The global prevalence of diabetes
Diabetes is a chronic metabolic disease marked by high levels of sugar in the blood.
There are three types of diabetes.
- Type 1 or insulin-dependent diabetes – an autoimmune disease seen in young people.
- Type 2 or non insulin-dependent diabetes – seen in adults over 40 years of age and associated with obesity, physical inactivity and family history of diabetes.
- Pregnancy diabetes or gestational diabetes – seen in pregnant women and usually disappears after child delivery. Nevertheless, the affected woman has an increased risk of developing type 2 diabetes later in life.
The following are the most common symptoms of diabetes:
- Polydypsia - increased thirst
- Polyphagia – increased hunger
- Polyuria – increased frequency of urination
- General malaise
- Weight loss - especially in type 1 diabetes
- Recurrent skin and subcutaneous tissue infections
Type 2 diabetes can lead to heart and blood vessel disease, nerve damage, kidney damage, eye complications and more. There is no cure for diabetes. Treatment involves a combination of healthy diet, physical exercise and hypoglycemic medications to control blood sugar and prevent further complications. Regular monitoring of blood sugar levels is an important aspect of management especially in type 1 diabetes where the levels can vary significantly.
Brown Rice and its Health Benefits
Brown rice is unmilled or partly milled rice, produced by hand pounding using mortar and pestle or stone grinder. It is more nutritious than the white rice. All types of rice are originally brown rice before they are processed into white rice. Brown rice is rich in B1, B2, B3 and B6 vitamins and minerals such as magnesium, iron, selenium, manganese. The essential nutrients in the brown rice are removed during the processing of the rice into white rice in order to make it faster to cook and to give it a longer shelf life.
The removal of only the outermost layer (husk) of rice grains produces brown rice. When the next layers underneath the husk (the bran and the germ) are removed, the remaining starchy endosperm produces the white rice. This process strips out several of the nutrients, dietary minerals and almost all of the rice fiber. The consumption of rice bran oil had been shown to reduce plasma total cholesterol and triglyceride levels when compared to sunflower oil. In order to compensate this loss, white rice is enriched with powdered nutrients, however, this enrichment powder is lost when the rice is rinsed before cooking.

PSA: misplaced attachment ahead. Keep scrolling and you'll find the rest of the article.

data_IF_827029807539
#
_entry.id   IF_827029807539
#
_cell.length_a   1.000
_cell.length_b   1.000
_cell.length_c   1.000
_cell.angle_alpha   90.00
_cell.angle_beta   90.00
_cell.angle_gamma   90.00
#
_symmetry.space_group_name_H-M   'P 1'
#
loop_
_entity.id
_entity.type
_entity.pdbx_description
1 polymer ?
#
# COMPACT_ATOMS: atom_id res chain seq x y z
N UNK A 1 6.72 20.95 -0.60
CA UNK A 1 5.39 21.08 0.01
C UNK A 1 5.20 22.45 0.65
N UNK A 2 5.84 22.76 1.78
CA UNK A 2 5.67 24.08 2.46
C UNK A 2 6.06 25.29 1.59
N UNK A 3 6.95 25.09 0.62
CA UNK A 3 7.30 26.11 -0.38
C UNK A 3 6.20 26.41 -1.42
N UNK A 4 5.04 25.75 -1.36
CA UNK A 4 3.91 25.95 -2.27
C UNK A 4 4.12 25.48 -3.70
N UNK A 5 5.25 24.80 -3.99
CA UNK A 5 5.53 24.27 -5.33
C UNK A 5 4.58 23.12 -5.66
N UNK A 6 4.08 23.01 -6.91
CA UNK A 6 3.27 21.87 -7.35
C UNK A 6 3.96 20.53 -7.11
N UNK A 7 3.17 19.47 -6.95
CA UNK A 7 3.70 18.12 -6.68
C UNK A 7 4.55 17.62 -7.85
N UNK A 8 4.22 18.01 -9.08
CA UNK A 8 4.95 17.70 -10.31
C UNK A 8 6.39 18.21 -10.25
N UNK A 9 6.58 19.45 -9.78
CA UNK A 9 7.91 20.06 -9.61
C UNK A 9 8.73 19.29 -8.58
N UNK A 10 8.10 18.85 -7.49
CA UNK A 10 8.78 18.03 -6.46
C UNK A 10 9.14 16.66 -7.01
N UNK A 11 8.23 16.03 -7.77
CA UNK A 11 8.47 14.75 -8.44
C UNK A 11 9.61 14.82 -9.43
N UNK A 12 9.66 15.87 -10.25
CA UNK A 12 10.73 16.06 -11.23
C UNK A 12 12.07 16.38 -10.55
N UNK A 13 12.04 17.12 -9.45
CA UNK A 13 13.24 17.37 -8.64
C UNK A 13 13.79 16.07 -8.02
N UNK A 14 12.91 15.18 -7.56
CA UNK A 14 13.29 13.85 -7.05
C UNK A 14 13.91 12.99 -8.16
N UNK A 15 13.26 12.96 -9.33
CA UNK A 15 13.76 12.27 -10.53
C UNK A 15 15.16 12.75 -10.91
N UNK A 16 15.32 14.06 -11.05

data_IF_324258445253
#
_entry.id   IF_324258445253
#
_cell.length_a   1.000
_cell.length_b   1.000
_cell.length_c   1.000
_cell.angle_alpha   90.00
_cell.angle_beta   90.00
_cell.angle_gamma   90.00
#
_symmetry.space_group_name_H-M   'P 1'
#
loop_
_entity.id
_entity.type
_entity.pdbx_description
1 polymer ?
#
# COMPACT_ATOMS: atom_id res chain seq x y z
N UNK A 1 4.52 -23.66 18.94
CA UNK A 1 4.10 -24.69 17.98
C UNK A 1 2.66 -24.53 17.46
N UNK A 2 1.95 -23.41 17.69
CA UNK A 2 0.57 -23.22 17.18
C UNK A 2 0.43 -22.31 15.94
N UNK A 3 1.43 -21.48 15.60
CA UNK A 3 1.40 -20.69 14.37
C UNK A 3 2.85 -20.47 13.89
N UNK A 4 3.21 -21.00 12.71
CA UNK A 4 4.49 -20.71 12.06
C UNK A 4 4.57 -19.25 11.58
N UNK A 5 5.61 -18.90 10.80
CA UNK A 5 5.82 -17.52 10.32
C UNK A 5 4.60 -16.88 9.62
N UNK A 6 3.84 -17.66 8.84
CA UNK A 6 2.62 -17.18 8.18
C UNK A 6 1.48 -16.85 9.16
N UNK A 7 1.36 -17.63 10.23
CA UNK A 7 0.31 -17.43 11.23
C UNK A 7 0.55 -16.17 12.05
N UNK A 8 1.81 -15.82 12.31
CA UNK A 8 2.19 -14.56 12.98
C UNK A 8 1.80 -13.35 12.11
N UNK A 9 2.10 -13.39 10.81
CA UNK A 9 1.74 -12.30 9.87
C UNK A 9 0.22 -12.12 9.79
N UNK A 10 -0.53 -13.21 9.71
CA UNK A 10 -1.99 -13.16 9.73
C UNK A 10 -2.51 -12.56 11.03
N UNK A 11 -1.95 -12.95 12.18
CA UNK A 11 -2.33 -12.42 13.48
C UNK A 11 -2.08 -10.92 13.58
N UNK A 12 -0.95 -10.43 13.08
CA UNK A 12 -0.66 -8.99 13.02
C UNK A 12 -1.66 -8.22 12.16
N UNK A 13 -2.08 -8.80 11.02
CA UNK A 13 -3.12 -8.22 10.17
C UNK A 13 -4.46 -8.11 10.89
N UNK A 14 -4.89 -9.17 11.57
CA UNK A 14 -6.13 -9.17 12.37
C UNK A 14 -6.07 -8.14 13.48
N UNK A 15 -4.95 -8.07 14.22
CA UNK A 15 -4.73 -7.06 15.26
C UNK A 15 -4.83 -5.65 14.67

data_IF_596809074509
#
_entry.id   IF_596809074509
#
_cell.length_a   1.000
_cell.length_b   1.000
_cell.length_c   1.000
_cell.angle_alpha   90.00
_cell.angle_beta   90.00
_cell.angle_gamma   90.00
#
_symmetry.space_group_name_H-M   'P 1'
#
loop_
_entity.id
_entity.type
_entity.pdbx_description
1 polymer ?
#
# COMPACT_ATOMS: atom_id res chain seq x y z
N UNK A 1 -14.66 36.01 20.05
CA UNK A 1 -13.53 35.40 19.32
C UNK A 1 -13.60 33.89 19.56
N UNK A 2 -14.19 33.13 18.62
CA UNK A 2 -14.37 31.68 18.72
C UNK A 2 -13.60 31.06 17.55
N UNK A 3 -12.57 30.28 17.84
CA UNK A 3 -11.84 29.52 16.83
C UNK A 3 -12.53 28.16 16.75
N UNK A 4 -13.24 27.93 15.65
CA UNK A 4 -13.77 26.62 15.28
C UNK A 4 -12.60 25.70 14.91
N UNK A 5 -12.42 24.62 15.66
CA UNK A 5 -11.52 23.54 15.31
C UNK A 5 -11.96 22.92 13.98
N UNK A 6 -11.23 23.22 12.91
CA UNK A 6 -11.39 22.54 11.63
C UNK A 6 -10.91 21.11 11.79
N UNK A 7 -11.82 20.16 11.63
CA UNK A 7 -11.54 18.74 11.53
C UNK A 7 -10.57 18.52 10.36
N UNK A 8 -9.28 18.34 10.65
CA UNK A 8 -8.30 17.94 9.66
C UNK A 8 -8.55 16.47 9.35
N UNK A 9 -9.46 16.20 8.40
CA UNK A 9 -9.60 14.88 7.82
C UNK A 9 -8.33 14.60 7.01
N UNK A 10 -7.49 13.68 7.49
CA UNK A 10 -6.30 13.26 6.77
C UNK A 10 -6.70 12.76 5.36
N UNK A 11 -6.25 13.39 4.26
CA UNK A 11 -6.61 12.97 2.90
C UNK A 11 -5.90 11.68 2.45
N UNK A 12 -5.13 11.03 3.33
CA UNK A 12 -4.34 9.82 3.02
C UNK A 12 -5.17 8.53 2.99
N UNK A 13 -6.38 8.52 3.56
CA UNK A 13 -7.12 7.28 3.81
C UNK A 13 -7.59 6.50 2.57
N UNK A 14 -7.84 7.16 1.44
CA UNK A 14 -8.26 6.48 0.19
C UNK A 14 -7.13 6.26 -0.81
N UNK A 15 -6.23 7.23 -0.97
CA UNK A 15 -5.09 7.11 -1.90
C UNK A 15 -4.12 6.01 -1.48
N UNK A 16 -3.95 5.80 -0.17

Studies had revealed that there are significant differences in nutritional value between enriched processed white rice and unenriched, unprocessed brown rice.
- Brown rice has been shown to have 349% more fiber, 203% more Vitamin E, 219% more magnesium, 185% more B6 and 19% more protein, making it a more balanced food.
- In addition, brown rice has a low glycemic index (55) compared to white rice’s (70). The Glycemic index (GI) is a grading indicator of foods based on their immediate effect on blood sugar levels. Low GI food plans have been found to reduce incidence of Type 2 diabetes.
- Apart from having greater nutritional value, brown rice is also believed to be less constipating than white rice as the rice fiber is not removed. This fiber in brown rice also helps to protect against colon cancer since fiber binds to cancer-causing chemicals.
- A naturally occurring compound, Inositol hexaphosphate, found in high-fibre foods such as brown rice has been shown to have cancer prevention properties.
- Magnesium, another nutrient for which brown rice is an excellent source, has been shown to be beneficial in bringing down high blood pressure, improving asthma, reducing the risk of heart attack and stroke, and lowering the frequency of migraine headaches.
Role of Brown Rice in Diabetes Prevention
According to a number of studies, researchers have discovered that eating 2 or more servings of brown rice per week reduces the risk of type 2 diabetes. A recent study published in the Archives of Internal Medicine, showed that replacing about 50 grams of white rice (equal to about one third of a daily serving) with the same amount of brown rice lowers the risk of type 2 diabetes by 16 percent. The study also revealed that 5 or more servings of white rice per week were associated with an increased risk of type 2 diabetes.
The Black Women's Health trial, a prospective study in a cohort of U.S. black women had revealed that women who consumed foods with the highest GI values had a 23% greater risk of developing type 2 diabetes over eight years of follow-up compared to those who consumed foods with the lowest GI values. The Framingham Offspring Study found that the prevalence of both insulin resistance and the metabolic syndrome was significantly lower among those eating the most cereal fiber from whole grains than those eating the least.
Another study had shown that a pre-germinated brown rice diet can improve the fasting blood glucose and serum total cholesterol levels, suggesting that such diets may be beneficial to control the levels of blood glucose in type 2 diabetes. Pre-germinated brown rice is prepared by soaking brown rice kernels in water to germinate. Few other studies too had shown that consuming more white rice in the diet was associated with an increased risk of type 2 diabetes.
Therefore, a self-help strategy of merely eating more brown rice and other whole grains along with adequate and regular exercise, and appropriate weight management could potentially prevent and even reverse cases of type 2 diabetes.